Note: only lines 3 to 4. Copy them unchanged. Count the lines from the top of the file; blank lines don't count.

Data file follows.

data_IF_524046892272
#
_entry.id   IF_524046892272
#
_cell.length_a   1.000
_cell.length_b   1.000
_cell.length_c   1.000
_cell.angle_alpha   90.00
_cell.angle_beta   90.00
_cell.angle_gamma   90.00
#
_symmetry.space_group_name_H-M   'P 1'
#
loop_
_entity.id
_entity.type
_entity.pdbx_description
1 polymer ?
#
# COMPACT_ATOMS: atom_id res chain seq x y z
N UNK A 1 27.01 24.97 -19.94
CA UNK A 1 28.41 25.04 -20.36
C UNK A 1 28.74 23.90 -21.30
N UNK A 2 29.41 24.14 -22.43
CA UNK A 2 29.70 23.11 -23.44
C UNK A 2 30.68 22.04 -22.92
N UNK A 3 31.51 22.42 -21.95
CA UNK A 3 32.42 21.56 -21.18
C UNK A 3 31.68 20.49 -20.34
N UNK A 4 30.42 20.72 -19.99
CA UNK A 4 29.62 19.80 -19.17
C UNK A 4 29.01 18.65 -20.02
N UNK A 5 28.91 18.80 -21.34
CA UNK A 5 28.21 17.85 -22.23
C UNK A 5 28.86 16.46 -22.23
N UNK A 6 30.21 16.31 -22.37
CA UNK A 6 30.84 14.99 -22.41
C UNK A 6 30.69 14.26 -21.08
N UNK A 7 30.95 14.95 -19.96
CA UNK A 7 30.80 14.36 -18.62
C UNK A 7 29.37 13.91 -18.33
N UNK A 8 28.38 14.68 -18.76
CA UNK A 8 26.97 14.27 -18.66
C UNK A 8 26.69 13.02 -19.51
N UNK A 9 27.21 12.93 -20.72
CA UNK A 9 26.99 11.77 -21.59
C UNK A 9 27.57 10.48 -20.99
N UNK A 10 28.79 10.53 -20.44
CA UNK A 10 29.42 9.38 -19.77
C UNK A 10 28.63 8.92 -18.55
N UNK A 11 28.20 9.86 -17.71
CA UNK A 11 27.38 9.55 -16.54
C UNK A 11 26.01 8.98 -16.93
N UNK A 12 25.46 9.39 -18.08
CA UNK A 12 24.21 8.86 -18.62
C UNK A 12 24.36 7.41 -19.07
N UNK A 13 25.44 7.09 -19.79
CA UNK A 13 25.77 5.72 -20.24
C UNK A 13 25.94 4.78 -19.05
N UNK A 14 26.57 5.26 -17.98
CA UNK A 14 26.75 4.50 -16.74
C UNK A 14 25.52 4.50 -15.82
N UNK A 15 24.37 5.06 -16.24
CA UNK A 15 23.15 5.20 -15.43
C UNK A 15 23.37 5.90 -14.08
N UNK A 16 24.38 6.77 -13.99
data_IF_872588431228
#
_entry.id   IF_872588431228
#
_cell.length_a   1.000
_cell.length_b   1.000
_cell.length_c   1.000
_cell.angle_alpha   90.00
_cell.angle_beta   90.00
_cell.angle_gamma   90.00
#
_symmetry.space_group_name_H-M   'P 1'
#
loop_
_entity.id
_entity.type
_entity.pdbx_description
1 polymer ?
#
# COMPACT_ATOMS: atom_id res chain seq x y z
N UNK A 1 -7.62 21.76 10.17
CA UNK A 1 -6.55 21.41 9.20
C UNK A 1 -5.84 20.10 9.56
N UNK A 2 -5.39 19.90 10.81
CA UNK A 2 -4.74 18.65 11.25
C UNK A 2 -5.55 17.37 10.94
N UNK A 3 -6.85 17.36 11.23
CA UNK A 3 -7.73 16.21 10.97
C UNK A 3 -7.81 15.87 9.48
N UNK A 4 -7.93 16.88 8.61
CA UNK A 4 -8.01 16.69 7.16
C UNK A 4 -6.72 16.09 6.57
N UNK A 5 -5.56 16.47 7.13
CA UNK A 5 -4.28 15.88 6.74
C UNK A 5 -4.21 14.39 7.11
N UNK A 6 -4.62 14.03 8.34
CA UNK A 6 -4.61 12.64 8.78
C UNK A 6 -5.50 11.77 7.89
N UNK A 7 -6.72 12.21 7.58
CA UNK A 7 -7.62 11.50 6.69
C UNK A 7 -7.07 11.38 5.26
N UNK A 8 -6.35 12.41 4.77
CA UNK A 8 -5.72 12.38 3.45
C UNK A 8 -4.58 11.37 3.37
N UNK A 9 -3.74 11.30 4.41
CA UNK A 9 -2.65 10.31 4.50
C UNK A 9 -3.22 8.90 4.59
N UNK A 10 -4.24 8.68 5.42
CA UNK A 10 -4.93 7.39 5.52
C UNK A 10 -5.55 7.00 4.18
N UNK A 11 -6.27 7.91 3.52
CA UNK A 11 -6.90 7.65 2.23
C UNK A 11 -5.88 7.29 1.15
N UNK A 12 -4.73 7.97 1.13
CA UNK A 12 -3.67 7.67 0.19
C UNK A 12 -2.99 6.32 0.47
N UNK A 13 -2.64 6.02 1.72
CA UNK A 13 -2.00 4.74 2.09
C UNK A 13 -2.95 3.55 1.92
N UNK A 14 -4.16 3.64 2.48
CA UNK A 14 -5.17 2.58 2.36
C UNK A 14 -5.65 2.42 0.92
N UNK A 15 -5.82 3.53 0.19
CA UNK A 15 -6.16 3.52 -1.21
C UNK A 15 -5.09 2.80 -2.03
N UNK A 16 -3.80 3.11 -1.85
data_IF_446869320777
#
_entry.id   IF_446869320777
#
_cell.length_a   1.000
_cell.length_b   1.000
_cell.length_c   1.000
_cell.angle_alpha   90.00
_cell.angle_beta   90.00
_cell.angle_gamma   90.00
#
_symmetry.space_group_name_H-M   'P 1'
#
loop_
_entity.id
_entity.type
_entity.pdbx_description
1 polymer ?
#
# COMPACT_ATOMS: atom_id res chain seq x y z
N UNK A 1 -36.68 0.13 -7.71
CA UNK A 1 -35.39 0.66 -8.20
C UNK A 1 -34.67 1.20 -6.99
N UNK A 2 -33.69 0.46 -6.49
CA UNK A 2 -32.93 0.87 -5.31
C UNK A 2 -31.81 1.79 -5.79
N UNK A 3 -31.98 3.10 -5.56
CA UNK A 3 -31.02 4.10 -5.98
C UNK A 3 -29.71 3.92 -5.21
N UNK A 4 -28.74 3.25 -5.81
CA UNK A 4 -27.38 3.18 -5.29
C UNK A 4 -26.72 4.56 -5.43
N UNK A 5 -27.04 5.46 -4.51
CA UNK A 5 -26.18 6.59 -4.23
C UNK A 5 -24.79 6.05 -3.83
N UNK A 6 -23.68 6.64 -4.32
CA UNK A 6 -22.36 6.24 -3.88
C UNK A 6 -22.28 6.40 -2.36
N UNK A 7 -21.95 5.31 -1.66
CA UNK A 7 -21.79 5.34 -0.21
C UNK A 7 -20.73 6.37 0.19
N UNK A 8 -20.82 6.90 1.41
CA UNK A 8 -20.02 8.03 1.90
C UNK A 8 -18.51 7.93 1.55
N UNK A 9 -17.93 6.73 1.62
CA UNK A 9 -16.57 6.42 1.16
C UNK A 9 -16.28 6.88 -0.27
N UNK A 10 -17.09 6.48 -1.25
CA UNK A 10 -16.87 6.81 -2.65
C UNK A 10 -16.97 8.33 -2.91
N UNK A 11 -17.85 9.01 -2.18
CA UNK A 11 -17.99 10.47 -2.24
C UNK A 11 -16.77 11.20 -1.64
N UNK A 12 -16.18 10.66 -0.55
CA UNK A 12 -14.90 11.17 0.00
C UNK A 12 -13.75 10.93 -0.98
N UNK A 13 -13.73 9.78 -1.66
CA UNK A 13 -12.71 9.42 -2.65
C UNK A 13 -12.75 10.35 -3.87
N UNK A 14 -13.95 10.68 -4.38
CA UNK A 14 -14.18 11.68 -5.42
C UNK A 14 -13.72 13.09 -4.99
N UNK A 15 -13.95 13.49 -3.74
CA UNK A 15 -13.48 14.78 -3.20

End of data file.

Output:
_entry.id   IF_524046892272
#